Britain's "Financial Times" in an editorial calls the planned NATO intervention in Macedonia a double gamble. It says: "A NATO taskforce will today begin arriving in Macedonia on a mission fraught with difficulty and danger. The soldiers will not be peacekeepers, having orders only to collect weapons due to be voluntarily surrendered by ethnic Albanian rebels. But in spite of their limited mandate, their presence will pose an important test of credibility for the 19-member alliance and its secretary-general, [Lord George] Robertson."


The "Financial Times" today also has much to say about shifting sands in the world's economy. Staff writer Philip Coggan comments that the declining value of the dollar might appear to be only a usual summertime flinch. He writes: "What is it about August and foreign exchange markets? Back in 1992 and 1993, the Exchange Rate Mechanism was plunged into turmoil during the month. Now suddenly the dollar is in freefall."

Coggan says dollar rates are significant well beyond the U.S. shores. He writes: "A dollar decline has its dangers, especially if it is sparked by a U.S. economic downturn rater than by better economic performances in Europe and Japan. A weaker dollar will hit the competitiveness of European and Japanese exporters -- many of whom are already struggling."

Another "Financial Times" commentator, Gerard Baker, says there is one phenomenon currently active in the U.S. economy that is peculiar to that country. He says, "If the U.S. economy avoids an outright recession in the next year, there will be no shortage of candidates for the credit -- [the American homebuyer]."

The commentary continues, "Home ownership has become the means by which American consumers are continuing to spend in the face of the most severe business contraction in a decade." Baker writes, "And in the longer term, the mortgaging of the American economy to its housing stock may fundamentally change the forces that determine how fast it grows."

And in an editorial, the newspaper warns against dismissing the dollar's decline against the euro and other currencies as merely a summer twitch. The editorial says: "There are two important differences this time. First, the United States needs ever-increasing capital inflows to fund its current account deficit, while its attractiveness as an investment location is declining. Second, a falling dollar would benefit the economies in the United States, the U.K., and the euro-zone."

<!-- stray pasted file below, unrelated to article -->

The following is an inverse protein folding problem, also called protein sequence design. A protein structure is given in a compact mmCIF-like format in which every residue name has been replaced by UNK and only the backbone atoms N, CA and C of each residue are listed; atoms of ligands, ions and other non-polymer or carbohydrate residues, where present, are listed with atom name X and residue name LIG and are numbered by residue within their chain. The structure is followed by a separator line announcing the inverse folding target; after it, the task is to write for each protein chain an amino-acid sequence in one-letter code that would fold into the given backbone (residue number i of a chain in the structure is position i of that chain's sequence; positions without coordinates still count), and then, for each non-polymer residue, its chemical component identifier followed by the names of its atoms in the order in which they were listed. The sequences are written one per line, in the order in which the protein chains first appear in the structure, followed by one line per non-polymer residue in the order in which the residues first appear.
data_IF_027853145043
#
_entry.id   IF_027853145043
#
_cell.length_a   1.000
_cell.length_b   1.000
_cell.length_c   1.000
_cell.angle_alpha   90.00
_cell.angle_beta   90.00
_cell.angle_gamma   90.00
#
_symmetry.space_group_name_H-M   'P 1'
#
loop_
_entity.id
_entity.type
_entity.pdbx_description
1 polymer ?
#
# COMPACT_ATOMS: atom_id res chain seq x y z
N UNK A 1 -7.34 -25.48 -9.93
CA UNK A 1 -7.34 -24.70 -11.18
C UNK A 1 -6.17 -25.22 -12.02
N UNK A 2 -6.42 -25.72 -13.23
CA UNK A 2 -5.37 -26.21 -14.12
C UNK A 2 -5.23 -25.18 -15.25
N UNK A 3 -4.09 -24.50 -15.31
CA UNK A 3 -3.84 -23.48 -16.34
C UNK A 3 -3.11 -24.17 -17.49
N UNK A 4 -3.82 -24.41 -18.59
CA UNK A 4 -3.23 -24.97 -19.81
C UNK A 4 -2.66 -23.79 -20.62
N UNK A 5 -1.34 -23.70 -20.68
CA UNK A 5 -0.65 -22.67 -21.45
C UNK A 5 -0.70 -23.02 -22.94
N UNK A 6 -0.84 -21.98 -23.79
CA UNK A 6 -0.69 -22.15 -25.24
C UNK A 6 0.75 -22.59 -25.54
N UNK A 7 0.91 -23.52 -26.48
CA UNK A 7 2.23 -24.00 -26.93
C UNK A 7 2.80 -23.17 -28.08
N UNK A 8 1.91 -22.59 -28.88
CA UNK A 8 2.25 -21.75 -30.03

The editorial says: "Currency markets have not yet reached any conclusions about the underlying trend but further falls in the dollar could become self-reinforcing. The United States still needs big net flows of capital to fund its current account deficit but a falling dollar reduces foreign investors' return on U.S. assets. What has happened so far, at least, is welcome."


"Frankfurter Allgemeine Zeitung" commentator Dorit Feldbruegge writes that those waiting for the U.S. downturn to reverse have yet to receive hoped-for favorable signals. The writer says: "A worldwide economic recovery is expected only when the U.S. economy gets back onto terra firma. Just when that will happen will serve to keep the economists guessing."

Feldbruegge writes: "It is a difficult time to be making economic forecasts. There are no concrete clues at the moment. Yet one thing is clear already. The next round of forecasts in autumn will once again be characterized by downward revisions."

The commentary says, "For there still have been no signs of an economic turnaround this summer, something that had been hoped for as recently as spring."